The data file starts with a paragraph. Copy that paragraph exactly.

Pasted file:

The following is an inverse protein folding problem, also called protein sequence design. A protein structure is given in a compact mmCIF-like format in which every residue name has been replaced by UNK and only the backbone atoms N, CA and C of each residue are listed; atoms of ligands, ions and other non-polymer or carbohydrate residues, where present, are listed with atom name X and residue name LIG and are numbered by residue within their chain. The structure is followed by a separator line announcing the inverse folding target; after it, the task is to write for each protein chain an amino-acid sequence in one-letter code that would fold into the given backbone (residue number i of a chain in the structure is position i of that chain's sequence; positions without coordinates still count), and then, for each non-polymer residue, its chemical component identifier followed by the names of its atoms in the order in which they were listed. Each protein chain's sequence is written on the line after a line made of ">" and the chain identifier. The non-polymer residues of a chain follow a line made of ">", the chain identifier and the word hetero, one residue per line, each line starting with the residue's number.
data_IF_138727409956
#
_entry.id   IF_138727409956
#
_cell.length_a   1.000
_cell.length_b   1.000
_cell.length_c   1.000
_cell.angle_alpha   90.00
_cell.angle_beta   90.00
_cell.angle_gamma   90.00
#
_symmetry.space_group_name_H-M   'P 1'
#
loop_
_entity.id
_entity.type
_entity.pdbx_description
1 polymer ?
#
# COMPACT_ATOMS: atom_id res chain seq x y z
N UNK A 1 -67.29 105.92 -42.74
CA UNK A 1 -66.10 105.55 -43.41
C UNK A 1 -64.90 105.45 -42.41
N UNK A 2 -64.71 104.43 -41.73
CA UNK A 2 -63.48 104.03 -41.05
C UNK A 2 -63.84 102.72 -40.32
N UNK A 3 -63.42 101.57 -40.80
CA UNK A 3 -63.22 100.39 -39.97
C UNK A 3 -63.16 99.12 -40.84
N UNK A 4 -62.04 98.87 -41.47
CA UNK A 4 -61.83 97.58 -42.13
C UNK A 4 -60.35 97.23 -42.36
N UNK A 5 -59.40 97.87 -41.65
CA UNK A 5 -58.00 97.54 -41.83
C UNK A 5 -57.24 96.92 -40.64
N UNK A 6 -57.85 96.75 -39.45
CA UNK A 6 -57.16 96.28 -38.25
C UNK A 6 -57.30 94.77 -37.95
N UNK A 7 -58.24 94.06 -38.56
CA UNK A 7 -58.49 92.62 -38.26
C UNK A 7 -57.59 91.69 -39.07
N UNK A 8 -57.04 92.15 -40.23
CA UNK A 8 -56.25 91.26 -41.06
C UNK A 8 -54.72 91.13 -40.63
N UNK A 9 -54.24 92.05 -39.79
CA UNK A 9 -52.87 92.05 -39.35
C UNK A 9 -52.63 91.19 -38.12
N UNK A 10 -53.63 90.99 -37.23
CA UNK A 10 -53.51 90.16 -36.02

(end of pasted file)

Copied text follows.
The following is an inverse protein folding problem, also called protein sequence design. A protein structure is given in a compact mmCIF-like format in which every residue name has been replaced by UNK and only the backbone atoms N, CA and C of each residue are listed; atoms of ligands, ions and other non-polymer or carbohydrate residues, where present, are listed with atom name X and residue name LIG and are numbered by residue within their chain. The structure is followed by a separator line announcing the inverse folding target; after it, the task is to write for each protein chain an amino-acid sequence in one-letter code that would fold into the given backbone (residue number i of a chain in the structure is position i of that chain's sequence; positions without coordinates still count), and then, for each non-polymer residue, its chemical component identifier followed by the names of its atoms in the order in which they were listed. Each protein chain's sequence is written on the line after a line made of ">" and the chain identifier. The non-polymer residues of a chain follow a line made of ">", the chain identifier and the word hetero, one residue per line, each line starting with the residue's number.